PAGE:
16. 16. But look there’s more… Cigar Store Indian circa 1900 After the re-opening, the museum continued to grow and change … . . with …
    17. 17. Special Exhibits We made dozens of plexiglass boxes to display these lumber era folk carvings.
    18. 18. The Work of Local Artists Contemporary potter, Frank Ettawageshik, studied the museum’s collection of prehistoric pot sherds to understand and recreate the pottery of his ancestors. He loaned pieces of his work for display and gave demonstrations of his techniques.
    19. 19. Schools Tours and Public Demonstrations Volunteer, Sharon Leder, trained as one of many docents to give school tours. Karla Finney, representative of the Grand Traverse Area Weavers Guild, demonstrates the Museum’s floor loom.
    20. 20. Special Projects The Michigan Quilt Project, sponsored by MSU museum, coordinated an effort to inventory both old and new quilts across the state of Michigan. Our event included an exhibition of quilts and quilted items drawing from the museum’s collections, local quilters’ work and community members’ heirlooms. Marilyn Flarety, local quilt expert, helps collect quilt data. “ Quilted But Not Quilts” “ Quilts Revisited”
    21. 21. Special Events Con Foster Museum’s Annual Folkways Festival featured local artists, craftsmen and performers during a three day event. A re-enactment group of Metis and fur traders set up a rendez-vous encampment on the grounds of the museum. Pete Noetling demonstrates the use of a schnitzelbank in finishing ax handles for trading. Metis re-enactor, Steve Hubert, invites Caroline to join the rendez-vous.
    22. 22. Carol Fischer – Rug Hooker Mary Decker - Spinner School groups flocked to the Folkways Festival.
    23. 23. Dan Nickles - Blacksmith Sally Meyers – Dried flowers and herbs
    24. 24. Musicians, Storytellers and Dancers Victor McManemy - Folksinger Leesa Wittus - Storyteller Contra Dancers So many unusual things to see and hear.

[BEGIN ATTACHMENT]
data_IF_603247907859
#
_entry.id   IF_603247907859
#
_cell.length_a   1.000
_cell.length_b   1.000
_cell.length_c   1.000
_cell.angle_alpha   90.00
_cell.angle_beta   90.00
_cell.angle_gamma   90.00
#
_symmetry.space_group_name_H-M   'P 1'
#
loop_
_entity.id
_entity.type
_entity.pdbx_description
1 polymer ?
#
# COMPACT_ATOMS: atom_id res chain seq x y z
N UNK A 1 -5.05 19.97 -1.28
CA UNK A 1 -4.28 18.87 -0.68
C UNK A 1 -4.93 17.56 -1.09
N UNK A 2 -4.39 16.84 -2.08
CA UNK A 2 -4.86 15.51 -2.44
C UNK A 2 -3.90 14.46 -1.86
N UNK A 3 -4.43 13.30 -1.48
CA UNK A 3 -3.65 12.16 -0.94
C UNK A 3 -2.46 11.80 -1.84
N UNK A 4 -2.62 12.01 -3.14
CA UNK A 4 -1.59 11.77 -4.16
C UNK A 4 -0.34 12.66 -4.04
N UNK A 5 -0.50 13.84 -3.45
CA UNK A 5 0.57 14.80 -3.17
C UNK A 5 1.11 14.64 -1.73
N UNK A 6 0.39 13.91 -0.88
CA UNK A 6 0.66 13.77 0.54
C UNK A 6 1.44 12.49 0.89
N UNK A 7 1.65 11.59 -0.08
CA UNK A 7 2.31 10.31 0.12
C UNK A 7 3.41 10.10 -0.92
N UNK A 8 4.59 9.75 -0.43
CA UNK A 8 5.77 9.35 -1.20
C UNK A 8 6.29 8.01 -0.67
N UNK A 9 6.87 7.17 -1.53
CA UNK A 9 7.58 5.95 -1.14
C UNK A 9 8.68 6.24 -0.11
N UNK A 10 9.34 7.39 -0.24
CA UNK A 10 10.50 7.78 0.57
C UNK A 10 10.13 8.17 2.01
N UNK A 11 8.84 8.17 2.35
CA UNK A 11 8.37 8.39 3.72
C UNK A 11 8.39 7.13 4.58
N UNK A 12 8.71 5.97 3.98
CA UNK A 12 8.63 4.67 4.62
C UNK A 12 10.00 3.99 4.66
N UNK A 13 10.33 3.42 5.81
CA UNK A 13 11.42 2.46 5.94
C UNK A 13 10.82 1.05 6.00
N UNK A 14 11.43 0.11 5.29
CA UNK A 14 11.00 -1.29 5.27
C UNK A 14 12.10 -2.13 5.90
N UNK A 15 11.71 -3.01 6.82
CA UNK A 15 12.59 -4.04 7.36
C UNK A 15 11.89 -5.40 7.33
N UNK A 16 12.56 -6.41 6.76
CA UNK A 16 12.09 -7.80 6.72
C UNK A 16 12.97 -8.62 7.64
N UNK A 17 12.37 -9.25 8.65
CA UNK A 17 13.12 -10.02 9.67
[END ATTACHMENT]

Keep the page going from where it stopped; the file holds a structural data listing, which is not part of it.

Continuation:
25. 25. My work at Con Foster Museum was one of the most satisfying jobs of my professional career. Working to refurbish and revitalize Traverse City’s local history museum involved the efforts of countless volunteers, contributions from local businesses and organizations and the cooperation of the City of Traverse City’s Commissioners, Mayor and employees. Working with so many different types of people, in both temperament and talent, was challenging as well as rewarding. I feel privileged to have been given the opportunity to serve as their Curator/Director and am certain that as much as I was able to teach the community and volunteers about museum collections, exhibits and programs , I learned even more from the talented and committed individuals who helped make the project a success. Caroline M. de Mauriac
    26. 26. This work is dedicated to Conrad Foster, founder and first Curator of the Con Foster Museum and to my husband, Terry Shaffer, who encouraged me in my early career and continues to support me personally and professionally. Northfield, MN Historical Society Costume Ball – but that’s another story ...